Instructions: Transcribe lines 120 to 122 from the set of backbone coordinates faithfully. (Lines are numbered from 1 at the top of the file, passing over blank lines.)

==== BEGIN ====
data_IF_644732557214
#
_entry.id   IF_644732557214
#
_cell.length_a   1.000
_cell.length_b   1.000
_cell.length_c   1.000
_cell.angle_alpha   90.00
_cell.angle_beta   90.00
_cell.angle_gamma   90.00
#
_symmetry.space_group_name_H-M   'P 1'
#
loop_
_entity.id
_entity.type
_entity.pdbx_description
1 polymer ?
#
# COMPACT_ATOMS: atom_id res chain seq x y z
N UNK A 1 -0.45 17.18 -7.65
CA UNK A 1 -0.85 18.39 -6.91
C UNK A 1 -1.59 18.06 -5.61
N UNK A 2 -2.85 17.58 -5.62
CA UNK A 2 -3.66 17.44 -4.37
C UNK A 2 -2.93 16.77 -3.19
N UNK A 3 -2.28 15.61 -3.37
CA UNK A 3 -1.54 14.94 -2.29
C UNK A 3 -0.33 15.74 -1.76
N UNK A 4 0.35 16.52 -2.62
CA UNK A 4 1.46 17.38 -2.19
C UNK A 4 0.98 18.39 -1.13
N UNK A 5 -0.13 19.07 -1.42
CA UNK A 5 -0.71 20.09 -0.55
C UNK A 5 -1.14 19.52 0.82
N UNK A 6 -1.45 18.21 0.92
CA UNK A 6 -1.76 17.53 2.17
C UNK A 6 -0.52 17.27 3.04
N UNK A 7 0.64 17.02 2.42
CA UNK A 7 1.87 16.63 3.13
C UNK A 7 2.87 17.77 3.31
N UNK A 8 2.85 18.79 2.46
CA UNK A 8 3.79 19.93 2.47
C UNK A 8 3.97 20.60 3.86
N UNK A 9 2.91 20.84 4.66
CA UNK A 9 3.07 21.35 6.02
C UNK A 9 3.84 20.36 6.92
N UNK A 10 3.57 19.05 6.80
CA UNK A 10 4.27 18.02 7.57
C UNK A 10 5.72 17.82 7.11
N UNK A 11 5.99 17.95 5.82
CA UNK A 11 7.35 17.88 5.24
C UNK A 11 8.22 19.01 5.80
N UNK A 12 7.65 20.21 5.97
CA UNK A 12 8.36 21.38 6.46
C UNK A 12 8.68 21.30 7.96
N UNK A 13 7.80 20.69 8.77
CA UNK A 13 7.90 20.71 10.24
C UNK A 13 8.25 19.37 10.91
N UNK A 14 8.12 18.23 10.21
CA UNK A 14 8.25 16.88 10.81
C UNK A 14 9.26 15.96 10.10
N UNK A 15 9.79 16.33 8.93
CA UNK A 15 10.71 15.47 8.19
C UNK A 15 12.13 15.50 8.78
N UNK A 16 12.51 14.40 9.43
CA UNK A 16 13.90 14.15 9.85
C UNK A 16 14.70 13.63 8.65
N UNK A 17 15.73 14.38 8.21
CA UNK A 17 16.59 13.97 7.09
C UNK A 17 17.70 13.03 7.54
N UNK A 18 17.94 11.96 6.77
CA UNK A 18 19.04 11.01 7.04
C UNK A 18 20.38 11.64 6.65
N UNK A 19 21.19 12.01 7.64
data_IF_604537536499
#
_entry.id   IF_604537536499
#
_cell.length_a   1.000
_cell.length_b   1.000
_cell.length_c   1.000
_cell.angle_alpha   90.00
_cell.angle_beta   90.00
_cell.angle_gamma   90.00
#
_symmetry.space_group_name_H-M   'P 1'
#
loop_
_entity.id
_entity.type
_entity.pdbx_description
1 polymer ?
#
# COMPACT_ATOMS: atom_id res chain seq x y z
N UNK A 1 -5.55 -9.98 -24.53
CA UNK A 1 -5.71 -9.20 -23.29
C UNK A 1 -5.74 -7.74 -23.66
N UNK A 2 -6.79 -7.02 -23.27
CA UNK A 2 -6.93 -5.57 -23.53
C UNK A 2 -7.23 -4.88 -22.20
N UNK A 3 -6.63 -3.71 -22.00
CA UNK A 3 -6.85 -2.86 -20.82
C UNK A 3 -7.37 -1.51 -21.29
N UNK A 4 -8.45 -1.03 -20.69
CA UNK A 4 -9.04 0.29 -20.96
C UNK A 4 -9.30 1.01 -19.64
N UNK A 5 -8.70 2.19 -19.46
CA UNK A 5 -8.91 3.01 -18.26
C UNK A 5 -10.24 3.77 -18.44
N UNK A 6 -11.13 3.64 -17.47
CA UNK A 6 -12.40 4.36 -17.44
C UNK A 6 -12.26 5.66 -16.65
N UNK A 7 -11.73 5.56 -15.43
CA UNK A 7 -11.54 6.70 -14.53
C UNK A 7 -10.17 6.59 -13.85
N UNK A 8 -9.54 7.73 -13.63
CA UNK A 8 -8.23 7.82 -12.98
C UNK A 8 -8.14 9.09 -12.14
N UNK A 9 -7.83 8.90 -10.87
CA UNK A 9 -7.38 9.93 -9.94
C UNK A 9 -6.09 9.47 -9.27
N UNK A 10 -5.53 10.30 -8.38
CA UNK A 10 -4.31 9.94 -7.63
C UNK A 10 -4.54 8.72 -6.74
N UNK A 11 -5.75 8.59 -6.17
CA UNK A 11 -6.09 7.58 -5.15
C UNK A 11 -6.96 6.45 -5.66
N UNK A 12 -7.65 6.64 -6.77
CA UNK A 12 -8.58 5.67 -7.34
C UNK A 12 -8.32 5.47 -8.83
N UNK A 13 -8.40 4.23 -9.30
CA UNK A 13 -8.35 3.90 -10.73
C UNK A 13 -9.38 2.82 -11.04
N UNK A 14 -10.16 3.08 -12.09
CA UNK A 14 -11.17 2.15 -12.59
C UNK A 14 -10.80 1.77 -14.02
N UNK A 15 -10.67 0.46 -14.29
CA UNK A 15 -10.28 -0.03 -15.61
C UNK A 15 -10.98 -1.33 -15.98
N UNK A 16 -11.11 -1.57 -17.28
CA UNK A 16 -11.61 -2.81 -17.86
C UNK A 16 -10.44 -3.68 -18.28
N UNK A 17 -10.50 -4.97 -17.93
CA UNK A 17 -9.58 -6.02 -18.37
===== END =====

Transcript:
N UNK A 9 -7.83 8.90 -10.87
CA UNK A 9 -7.38 9.93 -9.94
C UNK A 9 -6.09 9.47 -9.27